So, we are past this "tiresome" narrative. Whatever the true reasoning Collins had in presenting this part of the narrative in such a way, I can only imagine the discussions it has provoked over the many years since it was written. 

From this narrative, we now know that Rachel was set to marry Franklin Blake, but had discovered something about him that makes her not want to be with him, but she also feels she cannot be with anyone else. I'm sure we will see what Blake has done to warrant Rachel's decision as we continue on in the story. 

What did you think of the this section of our reading? Share any and all thoughts in the comments.

Here is the reading schedule if you need to reference it again. (Click link and scroll down)
I'll be back on March 31 with the next discussion post.


Thursday, February 1, 2024

1000 Books Project - The Moonstone Discussion One


If you are not reading along, be aware of potential spoilers ahead.

I wasn't sure what to expect upon beginning this book. I have read The Woman in White, which I loved. But this book takes an entirely different tone. I'm reminded of Agatha Christie and other similar mystery authors. I can easily see that Collins could have been influential for many mystery authors. Sergeant Cuff reminded me of a Hercule Poirot/Detective Columbo mashup. His whistling of "The Last Rose of Summer" reminded me of a tactic used by many a detective to "throw them off the scent" so to speak, though Mr. Betteredge seems to have thought of it as more of a tell, indicating that Cuff has had a breakthrough. Maybe it was that too.

I have to mention a couple of passages that make this very indicative of the time it was written. 

In Chapter IV, Mr. Betteredge is speaking with Rosanna and, as she was sitting beside him, his thought was "When you want to comfort a woman by the shortest way, take her on your knee. I thought of this golden rule." Um, that certainly wouldn't fly in this day and age. I know he's a kindly older gentleman, but still. It seems it would be odd to have someone sit on your lap that was not your daughter. As I said, a sign of the time this book was written.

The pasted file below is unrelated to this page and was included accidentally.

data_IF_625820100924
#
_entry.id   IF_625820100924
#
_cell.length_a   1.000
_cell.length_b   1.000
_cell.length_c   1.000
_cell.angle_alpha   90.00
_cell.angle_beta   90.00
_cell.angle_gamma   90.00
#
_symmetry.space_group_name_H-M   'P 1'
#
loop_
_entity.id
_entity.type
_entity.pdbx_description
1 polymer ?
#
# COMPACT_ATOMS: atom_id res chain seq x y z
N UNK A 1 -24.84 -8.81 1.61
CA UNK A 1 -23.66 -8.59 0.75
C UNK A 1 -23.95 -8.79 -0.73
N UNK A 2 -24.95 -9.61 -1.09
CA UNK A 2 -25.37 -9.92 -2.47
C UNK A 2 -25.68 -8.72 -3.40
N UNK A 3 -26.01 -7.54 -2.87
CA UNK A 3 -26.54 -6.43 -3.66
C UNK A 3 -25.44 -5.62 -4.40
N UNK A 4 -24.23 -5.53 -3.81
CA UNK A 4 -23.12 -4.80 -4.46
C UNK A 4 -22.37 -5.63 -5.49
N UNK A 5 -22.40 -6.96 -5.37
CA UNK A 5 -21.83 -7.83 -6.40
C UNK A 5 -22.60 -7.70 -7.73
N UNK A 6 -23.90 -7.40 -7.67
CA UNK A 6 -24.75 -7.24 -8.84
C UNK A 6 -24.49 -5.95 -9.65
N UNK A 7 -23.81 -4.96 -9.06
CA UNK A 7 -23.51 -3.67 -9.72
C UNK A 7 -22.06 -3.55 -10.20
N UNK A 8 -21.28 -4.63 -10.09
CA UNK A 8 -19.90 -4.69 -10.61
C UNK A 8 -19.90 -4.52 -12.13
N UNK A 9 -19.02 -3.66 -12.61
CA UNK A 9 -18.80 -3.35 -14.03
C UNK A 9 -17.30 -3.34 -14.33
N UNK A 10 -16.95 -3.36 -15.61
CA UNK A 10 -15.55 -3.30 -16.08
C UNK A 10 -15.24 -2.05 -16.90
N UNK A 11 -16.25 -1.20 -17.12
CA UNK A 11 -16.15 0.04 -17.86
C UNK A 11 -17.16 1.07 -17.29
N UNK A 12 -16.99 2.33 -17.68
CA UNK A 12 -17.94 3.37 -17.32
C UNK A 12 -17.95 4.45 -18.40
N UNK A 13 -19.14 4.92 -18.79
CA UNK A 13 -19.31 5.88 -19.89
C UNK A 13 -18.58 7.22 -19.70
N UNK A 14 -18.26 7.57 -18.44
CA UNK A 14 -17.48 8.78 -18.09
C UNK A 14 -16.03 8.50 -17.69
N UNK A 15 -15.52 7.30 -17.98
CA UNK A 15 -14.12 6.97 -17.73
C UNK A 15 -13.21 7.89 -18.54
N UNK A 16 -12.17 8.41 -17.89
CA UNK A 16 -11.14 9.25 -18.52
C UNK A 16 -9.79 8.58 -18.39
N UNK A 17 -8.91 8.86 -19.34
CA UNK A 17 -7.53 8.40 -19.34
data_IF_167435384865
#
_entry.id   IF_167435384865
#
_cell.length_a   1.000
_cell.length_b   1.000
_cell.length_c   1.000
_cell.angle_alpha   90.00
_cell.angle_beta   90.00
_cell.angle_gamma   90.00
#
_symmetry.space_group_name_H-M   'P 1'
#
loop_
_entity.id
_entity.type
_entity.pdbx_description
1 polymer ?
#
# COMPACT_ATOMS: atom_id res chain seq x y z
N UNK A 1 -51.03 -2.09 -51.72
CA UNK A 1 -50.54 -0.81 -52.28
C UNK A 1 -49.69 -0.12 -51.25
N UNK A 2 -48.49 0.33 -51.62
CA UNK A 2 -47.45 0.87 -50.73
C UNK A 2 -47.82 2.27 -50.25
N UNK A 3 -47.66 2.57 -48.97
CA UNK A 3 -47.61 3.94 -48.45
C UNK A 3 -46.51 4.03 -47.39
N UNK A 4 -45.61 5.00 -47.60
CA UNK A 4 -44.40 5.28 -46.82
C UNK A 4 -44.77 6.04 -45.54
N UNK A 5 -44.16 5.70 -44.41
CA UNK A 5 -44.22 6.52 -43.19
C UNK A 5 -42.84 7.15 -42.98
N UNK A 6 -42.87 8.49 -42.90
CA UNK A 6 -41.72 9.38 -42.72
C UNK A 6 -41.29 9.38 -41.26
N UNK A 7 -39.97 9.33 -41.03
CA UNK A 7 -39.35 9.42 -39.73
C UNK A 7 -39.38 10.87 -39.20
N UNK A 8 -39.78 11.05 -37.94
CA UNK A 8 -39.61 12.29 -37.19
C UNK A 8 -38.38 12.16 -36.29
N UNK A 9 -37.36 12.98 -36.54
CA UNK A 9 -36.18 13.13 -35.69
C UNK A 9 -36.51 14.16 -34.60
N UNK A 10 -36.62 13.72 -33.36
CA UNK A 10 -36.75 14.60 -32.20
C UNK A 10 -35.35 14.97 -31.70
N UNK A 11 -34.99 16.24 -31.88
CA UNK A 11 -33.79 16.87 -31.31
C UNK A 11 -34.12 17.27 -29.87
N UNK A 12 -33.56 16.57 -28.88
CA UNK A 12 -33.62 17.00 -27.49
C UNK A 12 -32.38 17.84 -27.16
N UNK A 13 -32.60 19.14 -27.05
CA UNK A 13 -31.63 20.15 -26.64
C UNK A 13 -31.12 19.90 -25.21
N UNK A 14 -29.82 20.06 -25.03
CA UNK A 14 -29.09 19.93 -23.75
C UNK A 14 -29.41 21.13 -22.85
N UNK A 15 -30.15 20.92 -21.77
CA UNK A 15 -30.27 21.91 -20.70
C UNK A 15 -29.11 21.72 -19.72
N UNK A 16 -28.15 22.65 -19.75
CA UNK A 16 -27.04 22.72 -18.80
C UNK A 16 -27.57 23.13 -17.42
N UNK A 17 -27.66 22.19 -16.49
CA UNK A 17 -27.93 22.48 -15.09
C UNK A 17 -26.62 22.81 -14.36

This one was a doozy. In Chapter XVII, Penelope asks her father (Betteredge) to speak with Rosanna. His inner thought again..."But it is a maxim of mine that men (being superior creatures) are bound to improve women..if they can. When a woman wants me to do anything (my daughter, or not, it doesn't matter), I always insist on knowing why. The oftener you make them rummage their own minds for a reason, the more manageable you will find them in all the relations of life. It isn't their fault (poor wretches!) that they act first and think afterwards; it's the fault of the fools who humour them." In my experience, men act first and think afterwards, but I digress. No wonder it took so long to get the right to vote when men had this kind of attitude toward us. Sadly, there are some who would love to go back to this (and some women who wouldn't even care..egads!). Poor wretches indeed! Ugh.

Now that my outrage is out of the way. Ha! I will just say that this is a first rate mystery and I can't wait to read the next section. 

What did you think of the first section? Share any and all thoughts in the comments.

Here is the reading schedule if you need to reference it again. (Click link and scroll down)
I'll be back on February 29 with the next discussion post.

Tuesday, January 2, 2024

2023 Yearly Challenges - Wrap-Up Post

This is the wrap-up post for the 2023 yearly challenges...

2023 Book to Movie, 2023 Read Your Shelf, and the 1000 Books Project: Banned Books 2023.